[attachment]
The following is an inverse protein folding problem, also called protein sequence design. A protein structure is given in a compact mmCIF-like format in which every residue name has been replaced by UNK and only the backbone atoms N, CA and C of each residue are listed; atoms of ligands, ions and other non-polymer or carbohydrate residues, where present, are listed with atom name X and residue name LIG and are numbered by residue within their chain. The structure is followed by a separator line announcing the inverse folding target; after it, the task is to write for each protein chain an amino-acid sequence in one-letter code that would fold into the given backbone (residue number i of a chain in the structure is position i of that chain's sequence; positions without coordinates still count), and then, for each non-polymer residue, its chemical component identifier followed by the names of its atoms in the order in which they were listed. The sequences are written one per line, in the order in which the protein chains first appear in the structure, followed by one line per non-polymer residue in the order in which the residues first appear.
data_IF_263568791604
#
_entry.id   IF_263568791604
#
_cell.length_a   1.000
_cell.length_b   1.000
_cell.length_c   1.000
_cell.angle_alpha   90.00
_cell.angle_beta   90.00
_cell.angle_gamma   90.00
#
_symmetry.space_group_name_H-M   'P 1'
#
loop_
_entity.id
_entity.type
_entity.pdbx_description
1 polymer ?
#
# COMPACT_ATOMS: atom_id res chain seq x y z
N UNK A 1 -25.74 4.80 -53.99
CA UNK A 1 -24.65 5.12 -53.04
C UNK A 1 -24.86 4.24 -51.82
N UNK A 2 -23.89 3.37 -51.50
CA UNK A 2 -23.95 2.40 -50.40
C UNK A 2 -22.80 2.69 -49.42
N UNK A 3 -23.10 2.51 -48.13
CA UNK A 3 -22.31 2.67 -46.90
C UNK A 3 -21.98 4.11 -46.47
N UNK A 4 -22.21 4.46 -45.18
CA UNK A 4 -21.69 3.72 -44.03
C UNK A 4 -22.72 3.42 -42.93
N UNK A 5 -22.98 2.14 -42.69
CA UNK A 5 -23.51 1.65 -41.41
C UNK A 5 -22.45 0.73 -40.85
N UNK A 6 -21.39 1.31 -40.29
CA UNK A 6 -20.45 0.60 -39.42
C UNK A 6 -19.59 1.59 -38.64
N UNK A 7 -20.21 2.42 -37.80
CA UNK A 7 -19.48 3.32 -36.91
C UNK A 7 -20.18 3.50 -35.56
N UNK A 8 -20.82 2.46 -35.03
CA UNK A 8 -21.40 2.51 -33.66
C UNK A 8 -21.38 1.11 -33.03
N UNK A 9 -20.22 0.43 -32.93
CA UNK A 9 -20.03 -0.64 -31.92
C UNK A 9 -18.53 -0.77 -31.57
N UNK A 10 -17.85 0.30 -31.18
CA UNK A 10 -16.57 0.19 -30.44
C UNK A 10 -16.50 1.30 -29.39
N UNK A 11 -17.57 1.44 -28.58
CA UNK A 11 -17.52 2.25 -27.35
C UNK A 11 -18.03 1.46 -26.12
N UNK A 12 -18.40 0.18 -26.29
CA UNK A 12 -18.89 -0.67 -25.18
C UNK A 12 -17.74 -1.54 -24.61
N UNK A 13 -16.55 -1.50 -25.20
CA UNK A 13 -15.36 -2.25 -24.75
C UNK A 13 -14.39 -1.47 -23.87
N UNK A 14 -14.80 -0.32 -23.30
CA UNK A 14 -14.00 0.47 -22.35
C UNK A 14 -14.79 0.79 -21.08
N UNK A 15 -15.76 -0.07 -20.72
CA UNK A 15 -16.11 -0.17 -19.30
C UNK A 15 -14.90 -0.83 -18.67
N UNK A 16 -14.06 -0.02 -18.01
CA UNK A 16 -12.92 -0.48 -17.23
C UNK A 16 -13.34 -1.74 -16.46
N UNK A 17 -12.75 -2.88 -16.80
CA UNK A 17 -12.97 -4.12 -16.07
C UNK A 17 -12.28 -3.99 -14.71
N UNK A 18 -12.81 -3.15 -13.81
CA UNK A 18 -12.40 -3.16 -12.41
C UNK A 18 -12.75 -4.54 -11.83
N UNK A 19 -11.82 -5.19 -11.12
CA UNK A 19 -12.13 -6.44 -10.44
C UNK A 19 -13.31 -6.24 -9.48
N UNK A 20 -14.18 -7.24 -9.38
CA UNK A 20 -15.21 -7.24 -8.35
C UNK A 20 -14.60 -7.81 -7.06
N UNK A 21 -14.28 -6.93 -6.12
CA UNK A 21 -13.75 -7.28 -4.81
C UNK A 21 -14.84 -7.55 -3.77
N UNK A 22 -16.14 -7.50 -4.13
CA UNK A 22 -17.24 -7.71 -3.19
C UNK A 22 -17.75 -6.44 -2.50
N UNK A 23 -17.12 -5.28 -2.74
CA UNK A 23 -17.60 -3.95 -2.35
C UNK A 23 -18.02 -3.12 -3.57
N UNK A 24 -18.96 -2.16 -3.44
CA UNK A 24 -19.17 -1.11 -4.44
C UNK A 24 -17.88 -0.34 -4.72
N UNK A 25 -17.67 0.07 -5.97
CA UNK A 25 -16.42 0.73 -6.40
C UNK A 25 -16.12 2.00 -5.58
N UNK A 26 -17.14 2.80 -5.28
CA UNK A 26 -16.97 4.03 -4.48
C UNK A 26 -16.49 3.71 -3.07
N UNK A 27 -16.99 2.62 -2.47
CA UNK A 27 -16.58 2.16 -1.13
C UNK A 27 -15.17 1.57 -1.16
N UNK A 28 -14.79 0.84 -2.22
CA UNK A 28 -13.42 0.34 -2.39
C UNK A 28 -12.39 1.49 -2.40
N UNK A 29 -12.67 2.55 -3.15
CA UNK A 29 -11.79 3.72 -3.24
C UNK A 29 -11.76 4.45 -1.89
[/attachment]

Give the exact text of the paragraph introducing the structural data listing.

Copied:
The following is an inverse protein folding problem, also called protein sequence design. A protein structure is given in a compact mmCIF-like format in which every residue name has been replaced by UNK and only the backbone atoms N, CA and C of each residue are listed; atoms of ligands, ions and other non-polymer or carbohydrate residues, where present, are listed with atom name X and residue name LIG and are numbered by residue within their chain. The structure is followed by a separator line announcing the inverse folding target; after it, the task is to write for each protein chain an amino-acid sequence in one-letter code that would fold into the given backbone (residue number i of a chain in the structure is position i of that chain's sequence; positions without coordinates still count), and then, for each non-polymer residue, its chemical component identifier followed by the names of its atoms in the order in which they were listed. The sequences are written one per line, in the order in which the protein chains first appear in the structure, followed by one line per non-polymer residue in the order in which the residues first appear.